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Gibbs isn't saying whether he'll coach next season

ASHBURN, Va. -- So much for Joe Gibbs coming back next season with Jason Campbell as his starting quarterback. After Gibbs' performance on Monday, neither of those former certainties seem certain.

The coach was as evasive as could be Monday when discussing his future with the Washington Redskins. Gibbs declined to say whether he would return for the final year of his contract -- or even if he wanted to return -- and said the matter would hinge on talks with owner Dan Snyder.

"Everybody's situation will be taken into context here - including mine, and my future here and all that," Gibbs said. "We're going to start on it hot and heavy tonight."

Gibbs dropped a clue or two along the way that indicated he would be back, but he clearly left the door open that this might be the end.

Regardless, his noncommittal approach will only serve to create what he had hoped to avoid -- intense speculation over whether the 67-year-old Hall of Famer will coach again.

"I don't have anything else to add on what I've already said," said Gibbs, growing weary of the line of questioning near the end of his 30-minute news conference. Trying to lighten the mood, he laughed and added: "We're going to revisit that about 25 times."

Gibbs is 31-36, including 1-2 in the playoffs, since he emerged from NFL retirement and his NASCAR career to sign a five-year, $27.5 million contract in 2004. He had always maintained that he "intends" to fulfill the contract.

That scenario seemed more certain after the Redskins won their final four games this season to make the playoffs, putting Gibbs closer to completing his goal of getting the team back to the Super Bowl.

Gibbs said last month that he would be open to discussing a contract extension so that he would not return next season as a lame-duck coach.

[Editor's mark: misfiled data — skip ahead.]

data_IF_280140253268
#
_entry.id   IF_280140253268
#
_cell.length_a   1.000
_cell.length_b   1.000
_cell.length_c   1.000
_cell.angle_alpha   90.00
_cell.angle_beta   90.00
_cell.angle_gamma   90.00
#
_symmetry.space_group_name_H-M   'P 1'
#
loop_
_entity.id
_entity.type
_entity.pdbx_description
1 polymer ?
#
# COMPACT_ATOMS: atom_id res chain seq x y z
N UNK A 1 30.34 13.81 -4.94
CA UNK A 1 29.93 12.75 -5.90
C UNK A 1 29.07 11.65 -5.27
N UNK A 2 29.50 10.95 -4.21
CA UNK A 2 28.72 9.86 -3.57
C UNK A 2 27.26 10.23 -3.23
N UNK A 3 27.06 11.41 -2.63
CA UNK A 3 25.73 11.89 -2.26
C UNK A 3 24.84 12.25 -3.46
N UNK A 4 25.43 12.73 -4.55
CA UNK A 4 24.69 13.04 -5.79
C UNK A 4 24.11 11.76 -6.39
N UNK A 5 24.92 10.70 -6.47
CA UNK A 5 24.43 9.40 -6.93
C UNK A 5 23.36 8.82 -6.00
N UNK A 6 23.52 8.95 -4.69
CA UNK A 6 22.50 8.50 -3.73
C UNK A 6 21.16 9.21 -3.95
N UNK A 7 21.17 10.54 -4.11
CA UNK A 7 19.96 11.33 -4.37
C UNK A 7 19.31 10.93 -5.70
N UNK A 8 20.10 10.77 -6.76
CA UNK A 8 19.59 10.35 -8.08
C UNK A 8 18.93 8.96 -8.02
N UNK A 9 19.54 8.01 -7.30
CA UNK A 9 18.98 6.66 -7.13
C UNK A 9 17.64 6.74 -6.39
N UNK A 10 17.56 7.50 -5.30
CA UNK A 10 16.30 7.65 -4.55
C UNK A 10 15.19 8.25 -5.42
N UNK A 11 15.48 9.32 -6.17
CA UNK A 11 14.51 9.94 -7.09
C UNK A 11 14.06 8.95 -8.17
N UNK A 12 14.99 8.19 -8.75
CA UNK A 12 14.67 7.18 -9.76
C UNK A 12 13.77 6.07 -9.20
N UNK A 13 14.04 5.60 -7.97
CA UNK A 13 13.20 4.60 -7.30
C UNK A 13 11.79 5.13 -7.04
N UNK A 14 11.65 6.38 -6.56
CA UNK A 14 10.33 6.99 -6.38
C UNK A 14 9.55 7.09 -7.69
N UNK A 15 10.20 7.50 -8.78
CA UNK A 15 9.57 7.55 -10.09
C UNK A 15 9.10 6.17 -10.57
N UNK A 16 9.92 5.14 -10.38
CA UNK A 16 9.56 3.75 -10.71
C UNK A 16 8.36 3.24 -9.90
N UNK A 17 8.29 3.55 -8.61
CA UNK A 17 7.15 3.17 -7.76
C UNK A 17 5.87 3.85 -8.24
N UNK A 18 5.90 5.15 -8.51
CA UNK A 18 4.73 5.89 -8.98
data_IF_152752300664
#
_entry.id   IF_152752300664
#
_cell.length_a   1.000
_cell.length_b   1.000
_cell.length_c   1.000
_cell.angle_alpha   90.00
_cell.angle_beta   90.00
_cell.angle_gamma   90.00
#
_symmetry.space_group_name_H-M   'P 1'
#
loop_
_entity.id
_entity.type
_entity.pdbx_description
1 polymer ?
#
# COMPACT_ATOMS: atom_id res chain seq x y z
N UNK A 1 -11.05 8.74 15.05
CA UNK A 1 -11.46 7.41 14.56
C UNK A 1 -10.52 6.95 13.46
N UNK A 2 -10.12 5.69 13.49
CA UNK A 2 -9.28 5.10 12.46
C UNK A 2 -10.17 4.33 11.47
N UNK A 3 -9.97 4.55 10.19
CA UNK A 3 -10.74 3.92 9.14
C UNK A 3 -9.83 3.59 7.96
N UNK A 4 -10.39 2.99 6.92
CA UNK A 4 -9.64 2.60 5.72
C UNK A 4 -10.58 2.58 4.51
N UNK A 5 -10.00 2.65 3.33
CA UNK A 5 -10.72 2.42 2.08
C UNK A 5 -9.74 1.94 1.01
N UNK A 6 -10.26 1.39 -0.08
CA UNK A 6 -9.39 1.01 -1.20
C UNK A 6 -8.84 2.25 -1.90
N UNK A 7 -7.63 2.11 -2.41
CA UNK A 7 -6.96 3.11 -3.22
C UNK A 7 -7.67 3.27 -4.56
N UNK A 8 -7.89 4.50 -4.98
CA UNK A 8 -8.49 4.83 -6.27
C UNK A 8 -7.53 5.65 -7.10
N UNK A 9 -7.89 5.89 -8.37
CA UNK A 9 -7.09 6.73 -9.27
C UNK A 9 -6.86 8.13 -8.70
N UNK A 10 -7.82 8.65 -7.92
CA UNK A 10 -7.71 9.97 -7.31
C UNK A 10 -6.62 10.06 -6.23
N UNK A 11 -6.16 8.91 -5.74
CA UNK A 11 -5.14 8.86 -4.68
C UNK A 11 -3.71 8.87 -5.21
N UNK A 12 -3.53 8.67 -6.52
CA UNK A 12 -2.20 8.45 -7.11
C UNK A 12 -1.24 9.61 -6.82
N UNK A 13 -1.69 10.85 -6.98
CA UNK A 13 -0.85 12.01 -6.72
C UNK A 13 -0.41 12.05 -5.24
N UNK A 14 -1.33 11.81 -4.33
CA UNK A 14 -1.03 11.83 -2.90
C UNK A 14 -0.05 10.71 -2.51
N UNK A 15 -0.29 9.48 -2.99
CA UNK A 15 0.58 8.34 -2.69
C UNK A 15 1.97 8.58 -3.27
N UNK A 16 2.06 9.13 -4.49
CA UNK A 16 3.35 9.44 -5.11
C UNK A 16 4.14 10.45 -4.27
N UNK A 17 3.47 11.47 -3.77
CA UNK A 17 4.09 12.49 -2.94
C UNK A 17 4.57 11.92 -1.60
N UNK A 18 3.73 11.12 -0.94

An official within the league, speaking on condition of anonymity because no negotiations had yet to take place, told The Associated Press on Sunday that Snyder was prepared to offer such an extension. Extensions would also be in order for Gibbs' assistants to keep them from leaving for other teams.

But Gibbs stayed away from such talk Monday, and it seemed poignant that he had made a quick trip to North Carolina over the previous 24 hours to visit his family, including a grandson who has leukemia. Gibbs this season also had to deal with the loss of safety Sean Taylor, who was shot and killed in Miami in late November.

"It was THE toughest for me," Gibbs said. "When you go through a season like that, for a while it's kind of hard to re-grasp reality."

Still, when asked if he was backing off his previous statements that he "intends" to return, he said: "I don't think I'm backing off of it."

Gibbs discussed a few things about next season, enough to indicate that he could very well be back. Asked whether his assistants will return, he said: "I would expect them to. We'll see."

Asked how the Redskins will approach free agency, he said: "More selective, kind of like we were last year."

Asked if he would again allow his players to do much of their offseason workouts at home this spring, he said: "I would say we're going to probably do that again."

Then came the matter of the quarterbacks. Todd Collins had not started a game in 10 years before Campbell dislocated a knee in the first half against Chicago on Dec. 6. Collins led the Redskins to victory against the Bears as well as the next three games, but he is 36 and is slated to become a free agent. Campbell is 26 and is considered the long-term quarterback of the team.

Gibbs said he wants to re-sign Collins, and he left the door open that Campbell will have competition at next season's training camp.

"What Jason knows is that with everything we invested in him, he's got a great future with the Redskins," Gibbs said. "If it's competing with somebody, I don't think he worries about it."

Of course, whether Gibbs will be Campbell's coach is an open question. At least Gibbs did promise that he wouldn't take long making up his mind.

"Well go fast," Gibbs said, "because we know time is real important in this."

Notes: Gibbs said LB Rocky McIntosh, who tore the ACL in his left knee last month and had surgery last week, is expected to return for the start of next season. The usual rehabilitation time for a torn ACL is nine to 12 months. ... Gibbs listed five players who will need minor offseason surgery: DL Lorenzo Alexander (right ankle), LB H.B. Blades (left knee), S Vernon Fox (left knee), DT Cornelius Griffin (right knee) and TE Todd Yoder (right knee).

Copyright 2007 by The Associated Press. All Rights Reserved

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